Chaudhuri discussed the evolution of the China-India relationship. He said that since the late 1990s, regular diplomatic meetings and agreements between the two countries provided stability and prevented a breakdown in relations following nearly two decades of non-engagement. Raghavan argued Beijing and New Delhi’s simultaneous rise, however, has led both countries to take a more assertive approach to issues such as border disputes, resulting in the Doklam crisis. Chaudhuri said there are opportunities for practical cooperation between China and India on the Belt and Road Initiative (BRI). New Delhi will not participate in the China-Pakistan Economic Corridor (CPEC), however, nor officially sign on to the BRI, given that India believes infringes on its interests. Despite being neighbors, Chinese and Indian citizens do not understand each other on a cultural and historical level, Raghavan said. Both scholars advocated for the two countries to revive programs that improve communication and people-to-people exchanges to help build trust in the bilateral relationship. India and the United States share similar concerns with regard to China, and Washington plays an important role in India-China relations, Chaudhuri said. However, India’s relations with China are still primarily driven by its own interests and needs.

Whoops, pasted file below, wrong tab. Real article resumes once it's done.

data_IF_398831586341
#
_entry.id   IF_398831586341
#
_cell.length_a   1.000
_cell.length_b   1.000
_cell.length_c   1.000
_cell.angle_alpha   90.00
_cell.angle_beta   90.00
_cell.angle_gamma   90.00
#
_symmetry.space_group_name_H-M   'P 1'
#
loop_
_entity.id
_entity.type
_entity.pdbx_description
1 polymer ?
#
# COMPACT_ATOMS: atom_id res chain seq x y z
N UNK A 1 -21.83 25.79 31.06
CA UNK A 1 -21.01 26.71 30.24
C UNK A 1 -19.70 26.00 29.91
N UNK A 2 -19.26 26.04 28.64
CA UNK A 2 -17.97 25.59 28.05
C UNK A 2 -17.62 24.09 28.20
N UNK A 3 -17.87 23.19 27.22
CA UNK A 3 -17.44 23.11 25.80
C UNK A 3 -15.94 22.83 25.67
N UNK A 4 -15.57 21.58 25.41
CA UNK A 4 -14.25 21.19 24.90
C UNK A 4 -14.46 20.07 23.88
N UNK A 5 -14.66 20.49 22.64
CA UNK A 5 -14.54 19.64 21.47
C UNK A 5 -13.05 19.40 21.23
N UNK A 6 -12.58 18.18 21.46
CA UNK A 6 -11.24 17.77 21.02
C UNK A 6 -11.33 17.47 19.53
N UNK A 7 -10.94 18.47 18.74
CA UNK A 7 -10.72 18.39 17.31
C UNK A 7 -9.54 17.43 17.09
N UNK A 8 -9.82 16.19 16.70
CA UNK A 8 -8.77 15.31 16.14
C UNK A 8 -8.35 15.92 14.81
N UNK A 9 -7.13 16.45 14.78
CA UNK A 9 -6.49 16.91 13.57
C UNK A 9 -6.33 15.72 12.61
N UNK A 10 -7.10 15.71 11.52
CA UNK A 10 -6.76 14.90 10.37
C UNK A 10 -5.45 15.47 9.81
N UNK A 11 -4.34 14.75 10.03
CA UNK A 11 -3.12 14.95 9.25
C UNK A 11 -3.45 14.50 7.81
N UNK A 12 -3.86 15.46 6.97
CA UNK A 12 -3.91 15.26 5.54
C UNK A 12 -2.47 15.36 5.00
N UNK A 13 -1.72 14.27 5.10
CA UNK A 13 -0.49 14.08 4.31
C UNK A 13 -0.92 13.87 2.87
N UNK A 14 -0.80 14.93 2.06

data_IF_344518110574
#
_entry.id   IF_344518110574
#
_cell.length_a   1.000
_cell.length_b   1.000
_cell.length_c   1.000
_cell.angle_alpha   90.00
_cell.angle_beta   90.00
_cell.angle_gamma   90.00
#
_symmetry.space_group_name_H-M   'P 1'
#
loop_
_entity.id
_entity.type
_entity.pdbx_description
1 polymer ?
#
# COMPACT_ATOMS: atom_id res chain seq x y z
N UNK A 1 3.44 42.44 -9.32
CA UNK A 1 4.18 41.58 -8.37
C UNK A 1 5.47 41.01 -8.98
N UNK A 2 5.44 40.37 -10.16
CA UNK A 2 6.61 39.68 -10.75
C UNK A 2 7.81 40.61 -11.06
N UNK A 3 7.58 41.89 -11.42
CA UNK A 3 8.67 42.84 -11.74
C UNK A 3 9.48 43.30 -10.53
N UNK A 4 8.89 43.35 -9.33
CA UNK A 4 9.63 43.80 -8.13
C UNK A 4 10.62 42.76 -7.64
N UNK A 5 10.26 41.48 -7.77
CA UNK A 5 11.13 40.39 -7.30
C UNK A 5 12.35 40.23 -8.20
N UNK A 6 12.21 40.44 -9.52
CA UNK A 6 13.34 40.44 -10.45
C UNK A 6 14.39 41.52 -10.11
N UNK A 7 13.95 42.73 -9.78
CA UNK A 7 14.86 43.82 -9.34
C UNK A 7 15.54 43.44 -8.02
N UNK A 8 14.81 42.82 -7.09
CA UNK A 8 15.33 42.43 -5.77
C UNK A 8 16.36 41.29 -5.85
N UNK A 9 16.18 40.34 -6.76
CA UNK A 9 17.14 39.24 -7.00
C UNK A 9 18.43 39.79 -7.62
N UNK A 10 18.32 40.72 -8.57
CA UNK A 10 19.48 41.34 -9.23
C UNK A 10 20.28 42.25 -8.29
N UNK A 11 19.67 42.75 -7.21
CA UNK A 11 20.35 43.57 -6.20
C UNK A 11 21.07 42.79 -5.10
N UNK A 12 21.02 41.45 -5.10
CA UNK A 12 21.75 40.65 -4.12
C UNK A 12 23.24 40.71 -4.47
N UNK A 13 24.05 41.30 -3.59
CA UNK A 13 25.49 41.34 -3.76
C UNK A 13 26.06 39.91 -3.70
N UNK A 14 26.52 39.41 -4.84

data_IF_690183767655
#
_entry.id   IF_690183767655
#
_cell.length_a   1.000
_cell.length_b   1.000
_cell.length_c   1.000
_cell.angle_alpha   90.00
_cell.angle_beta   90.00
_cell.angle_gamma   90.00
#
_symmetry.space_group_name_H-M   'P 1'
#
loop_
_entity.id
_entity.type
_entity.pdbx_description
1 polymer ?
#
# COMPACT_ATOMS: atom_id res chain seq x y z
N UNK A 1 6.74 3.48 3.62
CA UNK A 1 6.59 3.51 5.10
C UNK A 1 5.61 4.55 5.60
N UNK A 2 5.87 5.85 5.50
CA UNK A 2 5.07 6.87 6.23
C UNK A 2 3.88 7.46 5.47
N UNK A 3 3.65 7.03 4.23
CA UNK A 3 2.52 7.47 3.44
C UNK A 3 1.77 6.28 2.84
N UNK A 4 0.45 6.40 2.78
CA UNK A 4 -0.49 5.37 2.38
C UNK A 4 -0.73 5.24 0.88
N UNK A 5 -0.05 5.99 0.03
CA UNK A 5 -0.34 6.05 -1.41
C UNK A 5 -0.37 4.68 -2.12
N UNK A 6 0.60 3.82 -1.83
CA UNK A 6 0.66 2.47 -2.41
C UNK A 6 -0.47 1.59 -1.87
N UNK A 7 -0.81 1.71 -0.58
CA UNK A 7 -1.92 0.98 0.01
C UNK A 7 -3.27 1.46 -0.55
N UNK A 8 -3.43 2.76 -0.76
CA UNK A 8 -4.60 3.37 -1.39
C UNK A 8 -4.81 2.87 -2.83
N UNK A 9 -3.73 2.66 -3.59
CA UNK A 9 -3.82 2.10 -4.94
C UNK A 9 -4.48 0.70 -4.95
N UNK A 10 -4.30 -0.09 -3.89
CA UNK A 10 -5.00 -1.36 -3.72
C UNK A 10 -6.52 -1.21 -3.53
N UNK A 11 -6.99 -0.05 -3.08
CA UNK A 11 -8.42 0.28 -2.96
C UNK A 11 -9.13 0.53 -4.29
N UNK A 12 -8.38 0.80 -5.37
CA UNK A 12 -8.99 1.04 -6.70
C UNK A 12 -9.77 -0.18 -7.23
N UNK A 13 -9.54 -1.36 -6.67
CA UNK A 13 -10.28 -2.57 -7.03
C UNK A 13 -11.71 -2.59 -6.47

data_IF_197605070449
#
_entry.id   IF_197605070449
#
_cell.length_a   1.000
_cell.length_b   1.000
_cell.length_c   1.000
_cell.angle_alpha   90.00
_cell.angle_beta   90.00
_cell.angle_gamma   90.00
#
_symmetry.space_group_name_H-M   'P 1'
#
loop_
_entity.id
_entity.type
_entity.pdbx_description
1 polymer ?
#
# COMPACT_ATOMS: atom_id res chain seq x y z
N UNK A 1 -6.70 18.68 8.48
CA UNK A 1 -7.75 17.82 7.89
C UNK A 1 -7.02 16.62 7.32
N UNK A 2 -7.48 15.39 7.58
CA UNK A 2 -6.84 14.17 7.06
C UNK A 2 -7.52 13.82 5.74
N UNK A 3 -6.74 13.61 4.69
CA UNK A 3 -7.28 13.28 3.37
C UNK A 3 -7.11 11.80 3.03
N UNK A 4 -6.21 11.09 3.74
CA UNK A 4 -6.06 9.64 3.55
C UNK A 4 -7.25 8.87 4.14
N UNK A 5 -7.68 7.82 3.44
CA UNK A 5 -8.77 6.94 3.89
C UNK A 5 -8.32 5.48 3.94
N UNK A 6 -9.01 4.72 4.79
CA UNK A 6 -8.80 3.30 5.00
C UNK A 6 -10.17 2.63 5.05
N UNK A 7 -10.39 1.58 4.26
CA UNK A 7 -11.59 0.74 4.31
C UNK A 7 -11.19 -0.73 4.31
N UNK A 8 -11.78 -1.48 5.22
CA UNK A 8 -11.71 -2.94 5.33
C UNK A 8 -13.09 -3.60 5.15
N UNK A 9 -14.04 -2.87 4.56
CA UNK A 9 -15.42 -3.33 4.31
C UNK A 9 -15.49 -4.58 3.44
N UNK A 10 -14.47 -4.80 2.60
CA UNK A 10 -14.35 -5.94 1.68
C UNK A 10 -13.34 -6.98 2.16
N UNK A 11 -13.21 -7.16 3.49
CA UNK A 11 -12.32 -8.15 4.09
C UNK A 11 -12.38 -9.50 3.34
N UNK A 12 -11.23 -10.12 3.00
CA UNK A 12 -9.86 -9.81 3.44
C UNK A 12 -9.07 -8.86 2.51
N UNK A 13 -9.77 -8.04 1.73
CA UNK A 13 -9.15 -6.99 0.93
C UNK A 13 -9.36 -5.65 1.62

Paul Haenle holds the Maurice R. Greenberg Director’s Chair at the Carnegie–Tsinghua Center for Global Policy based at Tsinghua University in Beijing. His research focuses on Chinese foreign policy and U.S.-China relations.
Rudra Chaudhuri is the director of Carnegie India. His primary research focuses on the diplomatic history of South Asia and contemporary security issues.
Srinath Raghavan is a senior fellow at Carnegie India and professor of International Relations and History at Ashoka University.